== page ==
Cheng-Sheng Lee*, Andrew Brittain

The Oceanic Institute, 41-202 Kalanianaole Hwy., 
Waimanalo, HI 96795 USA 

The influence of microbial metabolism on animal waste products, health, and nutrition are of recognized importance, and these aspects in aquaculture production systems deserve further study. A workshop funded by the National Oceanic and Atmospheric Administration was held in Honolulu, Hawaii, 21-24 August 2000, to discuss the current studies on the roles of microorganisms in nutrition and health of cultured aquatic species, with the goal of advancing the ability to control the microbial "floc" within aquaculture systems. Presentations and discussion focused on three aspects: the role of microorganisms external to the target species in the nutrient and organic matter transformations taking place in the culture system, the role of internal commensal microorganisms on target species, and the effect of these organisms on the health and growth of the cultured animals: marine shrimp, molluscs, and finfish. Up to the present, overall understanding and control of microbes in aquaculture systems has been limited, even in well-controlled hatchery systems, and have been generally lacking under high density growout conditions. Standard methodology and management capabilities to modify the microbial community are not yet available. Applying modern methodologies that have been developed for studying natural microbial ecosystems offers the potential for a greater understanding of aquaculture systems. In the hatchery, specific bacteria may be added to sterilized tanks to influence the system or improve animal health. Whether probiotic microorganisms derived from an outside environment, however, have an effect on a microbially intensive environment, such as a shrimp pond, has not yet been clearly demonstrated. Collaboration with other experts outside the aquaculture community may result in rational management procedures. Traditional microbial ecology methods applied to aquaculture production systems may improve overall production.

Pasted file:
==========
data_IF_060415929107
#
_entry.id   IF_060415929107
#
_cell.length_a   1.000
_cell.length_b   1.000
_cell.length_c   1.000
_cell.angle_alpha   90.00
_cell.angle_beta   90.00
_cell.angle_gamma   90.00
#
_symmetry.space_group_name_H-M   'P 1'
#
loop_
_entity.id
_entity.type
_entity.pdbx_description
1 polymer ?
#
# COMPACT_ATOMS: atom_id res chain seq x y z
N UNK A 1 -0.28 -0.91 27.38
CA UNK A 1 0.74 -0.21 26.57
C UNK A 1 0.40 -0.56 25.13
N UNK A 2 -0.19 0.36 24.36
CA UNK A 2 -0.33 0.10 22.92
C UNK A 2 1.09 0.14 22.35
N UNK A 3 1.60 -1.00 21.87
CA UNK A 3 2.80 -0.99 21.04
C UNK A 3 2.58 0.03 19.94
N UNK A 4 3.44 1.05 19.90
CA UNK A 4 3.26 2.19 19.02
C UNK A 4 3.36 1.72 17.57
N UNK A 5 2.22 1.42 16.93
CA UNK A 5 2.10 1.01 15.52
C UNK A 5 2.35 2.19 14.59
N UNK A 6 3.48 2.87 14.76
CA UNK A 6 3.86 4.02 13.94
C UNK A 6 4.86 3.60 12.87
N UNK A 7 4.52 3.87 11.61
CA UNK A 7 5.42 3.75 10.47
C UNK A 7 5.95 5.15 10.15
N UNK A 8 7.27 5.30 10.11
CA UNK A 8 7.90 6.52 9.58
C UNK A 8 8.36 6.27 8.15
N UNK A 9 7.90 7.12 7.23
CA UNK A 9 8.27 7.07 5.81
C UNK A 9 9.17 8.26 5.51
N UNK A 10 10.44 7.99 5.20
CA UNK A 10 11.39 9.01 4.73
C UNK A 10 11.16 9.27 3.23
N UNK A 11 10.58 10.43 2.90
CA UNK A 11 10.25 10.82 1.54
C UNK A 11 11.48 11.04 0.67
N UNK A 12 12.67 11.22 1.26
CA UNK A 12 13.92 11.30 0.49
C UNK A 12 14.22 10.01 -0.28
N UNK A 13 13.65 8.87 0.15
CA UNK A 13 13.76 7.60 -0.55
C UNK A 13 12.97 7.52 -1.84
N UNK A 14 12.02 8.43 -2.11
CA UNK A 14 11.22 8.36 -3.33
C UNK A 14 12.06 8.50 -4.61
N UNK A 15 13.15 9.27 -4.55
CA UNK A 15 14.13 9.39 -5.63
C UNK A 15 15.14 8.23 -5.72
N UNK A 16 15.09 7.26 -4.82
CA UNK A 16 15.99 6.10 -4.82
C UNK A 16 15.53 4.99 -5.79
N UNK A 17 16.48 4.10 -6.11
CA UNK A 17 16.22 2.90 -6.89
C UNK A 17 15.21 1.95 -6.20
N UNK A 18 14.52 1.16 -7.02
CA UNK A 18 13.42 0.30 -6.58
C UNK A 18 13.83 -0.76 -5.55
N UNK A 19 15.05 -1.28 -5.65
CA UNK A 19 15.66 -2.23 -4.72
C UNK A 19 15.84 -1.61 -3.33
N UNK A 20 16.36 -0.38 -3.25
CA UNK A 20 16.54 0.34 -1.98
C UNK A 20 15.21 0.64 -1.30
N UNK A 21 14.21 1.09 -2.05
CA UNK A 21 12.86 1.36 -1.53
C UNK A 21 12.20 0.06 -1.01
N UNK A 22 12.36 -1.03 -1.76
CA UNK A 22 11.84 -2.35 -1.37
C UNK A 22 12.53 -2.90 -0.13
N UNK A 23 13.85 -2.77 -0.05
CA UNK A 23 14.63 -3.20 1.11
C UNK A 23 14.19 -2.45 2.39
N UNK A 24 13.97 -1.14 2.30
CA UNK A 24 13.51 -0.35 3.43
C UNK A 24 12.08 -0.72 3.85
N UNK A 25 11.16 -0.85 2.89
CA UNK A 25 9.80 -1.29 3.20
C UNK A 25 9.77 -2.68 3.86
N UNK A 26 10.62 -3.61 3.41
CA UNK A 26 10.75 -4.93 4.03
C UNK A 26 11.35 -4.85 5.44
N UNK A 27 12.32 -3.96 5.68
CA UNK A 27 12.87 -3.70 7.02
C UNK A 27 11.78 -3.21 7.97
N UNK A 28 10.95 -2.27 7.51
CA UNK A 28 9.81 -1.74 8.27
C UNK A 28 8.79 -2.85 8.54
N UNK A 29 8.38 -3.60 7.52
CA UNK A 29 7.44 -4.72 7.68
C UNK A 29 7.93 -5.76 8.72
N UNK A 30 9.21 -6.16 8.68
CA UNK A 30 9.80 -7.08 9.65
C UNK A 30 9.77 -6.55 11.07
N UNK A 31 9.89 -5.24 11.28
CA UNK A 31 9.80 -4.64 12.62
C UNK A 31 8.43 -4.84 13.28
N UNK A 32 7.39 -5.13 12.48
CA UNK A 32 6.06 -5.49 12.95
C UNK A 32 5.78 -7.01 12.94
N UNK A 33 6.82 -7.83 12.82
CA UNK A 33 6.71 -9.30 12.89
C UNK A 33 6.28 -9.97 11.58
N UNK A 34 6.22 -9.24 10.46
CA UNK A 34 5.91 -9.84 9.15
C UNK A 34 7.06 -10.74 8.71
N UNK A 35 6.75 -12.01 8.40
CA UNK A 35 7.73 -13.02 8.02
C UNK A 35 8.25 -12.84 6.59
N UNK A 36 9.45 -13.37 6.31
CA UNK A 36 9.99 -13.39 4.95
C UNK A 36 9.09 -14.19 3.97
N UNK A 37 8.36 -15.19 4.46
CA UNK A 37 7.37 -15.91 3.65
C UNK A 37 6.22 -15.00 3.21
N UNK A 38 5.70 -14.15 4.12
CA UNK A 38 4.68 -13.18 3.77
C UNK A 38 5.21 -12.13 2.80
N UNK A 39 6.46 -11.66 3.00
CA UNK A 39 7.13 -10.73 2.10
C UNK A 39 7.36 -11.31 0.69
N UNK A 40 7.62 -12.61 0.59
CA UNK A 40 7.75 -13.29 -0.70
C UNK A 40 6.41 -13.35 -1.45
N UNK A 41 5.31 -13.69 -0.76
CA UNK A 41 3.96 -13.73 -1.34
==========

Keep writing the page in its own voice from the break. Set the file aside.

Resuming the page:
This presentation summarizes the reports presented and topics discussed at the workshop, including attempts to identify the microorganisms of interest and to modify the microbial population, either through environmental manipulation or microbial additions, including probiotics. Knowledge gaps that were identified and recommendations made to the industry are also presented.